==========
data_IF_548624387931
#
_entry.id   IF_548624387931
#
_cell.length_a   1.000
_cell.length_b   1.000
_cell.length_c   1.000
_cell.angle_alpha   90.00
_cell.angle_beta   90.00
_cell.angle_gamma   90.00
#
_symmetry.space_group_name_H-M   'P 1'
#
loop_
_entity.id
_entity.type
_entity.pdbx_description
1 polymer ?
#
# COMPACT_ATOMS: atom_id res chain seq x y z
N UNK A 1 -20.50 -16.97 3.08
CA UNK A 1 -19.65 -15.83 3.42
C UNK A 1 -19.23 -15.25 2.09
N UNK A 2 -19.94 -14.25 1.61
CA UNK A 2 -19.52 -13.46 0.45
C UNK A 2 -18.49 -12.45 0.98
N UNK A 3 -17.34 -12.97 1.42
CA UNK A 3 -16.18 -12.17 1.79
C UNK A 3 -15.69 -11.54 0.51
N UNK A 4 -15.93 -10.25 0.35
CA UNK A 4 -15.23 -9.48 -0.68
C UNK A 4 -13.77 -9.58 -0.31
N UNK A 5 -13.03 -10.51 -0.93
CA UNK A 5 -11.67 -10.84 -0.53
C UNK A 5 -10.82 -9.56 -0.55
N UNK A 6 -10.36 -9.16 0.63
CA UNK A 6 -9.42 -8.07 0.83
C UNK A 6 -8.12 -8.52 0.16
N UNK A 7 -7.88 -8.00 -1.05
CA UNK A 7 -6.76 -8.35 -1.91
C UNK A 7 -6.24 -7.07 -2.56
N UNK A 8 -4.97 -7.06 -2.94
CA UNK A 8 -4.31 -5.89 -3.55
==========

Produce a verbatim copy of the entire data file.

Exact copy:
data_IF_548624387931
#
_entry.id   IF_548624387931
#
_cell.length_a   1.000
_cell.length_b   1.000
_cell.length_c   1.000
_cell.angle_alpha   90.00
_cell.angle_beta   90.00
_cell.angle_gamma   90.00
#
_symmetry.space_group_name_H-M   'P 1'
#
loop_
_entity.id
_entity.type
_entity.pdbx_description
1 polymer ?
#
# COMPACT_ATOMS: atom_id res chain seq x y z
N UNK A 1 -20.50 -16.97 3.08
CA UNK A 1 -19.65 -15.83 3.42
C UNK A 1 -19.23 -15.25 2.09
N UNK A 2 -19.94 -14.25 1.61
CA UNK A 2 -19.52 -13.46 0.45
C UNK A 2 -18.49 -12.45 0.98
N UNK A 3 -17.34 -12.97 1.42
CA UNK A 3 -16.18 -12.17 1.79
C UNK A 3 -15.69 -11.54 0.51
N UNK A 4 -15.93 -10.25 0.35
CA UNK A 4 -15.23 -9.48 -0.68
C UNK A 4 -13.77 -9.58 -0.31
N UNK A 5 -13.03 -10.51 -0.93
CA UNK A 5 -11.67 -10.84 -0.53
C UNK A 5 -10.82 -9.56 -0.55
N UNK A 6 -10.36 -9.16 0.63
CA UNK A 6 -9.42 -8.07 0.83
C UNK A 6 -8.12 -8.52 0.16
N UNK A 7 -7.88 -8.00 -1.05
CA UNK A 7 -6.76 -8.35 -1.91
C UNK A 7 -6.24 -7.07 -2.56
N UNK A 8 -4.97 -7.06 -2.94
CA UNK A 8 -4.31 -5.89 -3.55